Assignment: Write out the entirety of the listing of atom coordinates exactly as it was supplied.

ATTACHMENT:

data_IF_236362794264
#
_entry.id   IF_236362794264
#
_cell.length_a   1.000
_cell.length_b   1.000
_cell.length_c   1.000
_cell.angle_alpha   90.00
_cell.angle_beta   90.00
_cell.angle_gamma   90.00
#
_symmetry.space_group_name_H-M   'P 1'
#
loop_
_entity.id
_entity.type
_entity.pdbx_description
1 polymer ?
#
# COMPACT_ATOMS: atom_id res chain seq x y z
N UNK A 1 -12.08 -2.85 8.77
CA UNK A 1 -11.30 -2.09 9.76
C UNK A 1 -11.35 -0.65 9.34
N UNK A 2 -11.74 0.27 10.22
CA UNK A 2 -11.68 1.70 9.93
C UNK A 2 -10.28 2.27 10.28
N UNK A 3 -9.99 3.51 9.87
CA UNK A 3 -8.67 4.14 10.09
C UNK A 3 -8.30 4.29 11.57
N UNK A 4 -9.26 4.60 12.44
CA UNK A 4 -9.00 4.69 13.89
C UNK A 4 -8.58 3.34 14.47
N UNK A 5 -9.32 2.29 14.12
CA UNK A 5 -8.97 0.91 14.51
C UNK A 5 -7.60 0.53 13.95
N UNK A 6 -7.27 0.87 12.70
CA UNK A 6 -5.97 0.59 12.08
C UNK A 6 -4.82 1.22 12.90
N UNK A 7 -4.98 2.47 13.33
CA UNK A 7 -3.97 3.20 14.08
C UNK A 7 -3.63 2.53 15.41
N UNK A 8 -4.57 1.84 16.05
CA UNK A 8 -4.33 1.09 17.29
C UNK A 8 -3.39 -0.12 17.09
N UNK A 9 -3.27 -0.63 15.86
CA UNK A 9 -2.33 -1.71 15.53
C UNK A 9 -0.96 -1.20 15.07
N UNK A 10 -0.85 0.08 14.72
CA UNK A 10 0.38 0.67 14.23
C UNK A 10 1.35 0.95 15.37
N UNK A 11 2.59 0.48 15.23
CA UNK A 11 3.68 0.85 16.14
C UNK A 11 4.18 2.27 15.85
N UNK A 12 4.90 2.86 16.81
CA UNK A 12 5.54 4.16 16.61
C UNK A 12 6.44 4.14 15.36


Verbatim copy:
data_IF_236362794264
#
_entry.id   IF_236362794264
#
_cell.length_a   1.000
_cell.length_b   1.000
_cell.length_c   1.000
_cell.angle_alpha   90.00
_cell.angle_beta   90.00
_cell.angle_gamma   90.00
#
_symmetry.space_group_name_H-M   'P 1'
#
loop_
_entity.id
_entity.type
_entity.pdbx_description
1 polymer ?
#
# COMPACT_ATOMS: atom_id res chain seq x y z
N UNK A 1 -12.08 -2.85 8.77
CA UNK A 1 -11.30 -2.09 9.76
C UNK A 1 -11.35 -0.65 9.34
N UNK A 2 -11.74 0.27 10.22
CA UNK A 2 -11.68 1.70 9.93
C UNK A 2 -10.28 2.27 10.28
N UNK A 3 -9.99 3.51 9.87
CA UNK A 3 -8.67 4.14 10.09
C UNK A 3 -8.30 4.29 11.57
N UNK A 4 -9.26 4.60 12.44
CA UNK A 4 -9.00 4.69 13.89
C UNK A 4 -8.58 3.34 14.47
N UNK A 5 -9.32 2.29 14.12
CA UNK A 5 -8.97 0.91 14.51
C UNK A 5 -7.60 0.53 13.95
N UNK A 6 -7.27 0.87 12.70
CA UNK A 6 -5.97 0.59 12.08
C UNK A 6 -4.82 1.22 12.90
N UNK A 7 -4.98 2.47 13.33
CA UNK A 7 -3.97 3.20 14.08
C UNK A 7 -3.63 2.53 15.41
N UNK A 8 -4.57 1.84 16.05
CA UNK A 8 -4.33 1.09 17.29
C UNK A 8 -3.39 -0.12 17.09
N UNK A 9 -3.27 -0.63 15.86
CA UNK A 9 -2.33 -1.71 15.53
C UNK A 9 -0.96 -1.20 15.07
N UNK A 10 -0.85 0.08 14.72
CA UNK A 10 0.38 0.67 14.23
C UNK A 10 1.35 0.95 15.37
N UNK A 11 2.59 0.48 15.23
CA UNK A 11 3.68 0.85 16.14
C UNK A 11 4.18 2.27 15.85
N UNK A 12 4.90 2.86 16.81
CA UNK A 12 5.54 4.16 16.61
C UNK A 12 6.44 4.14 15.36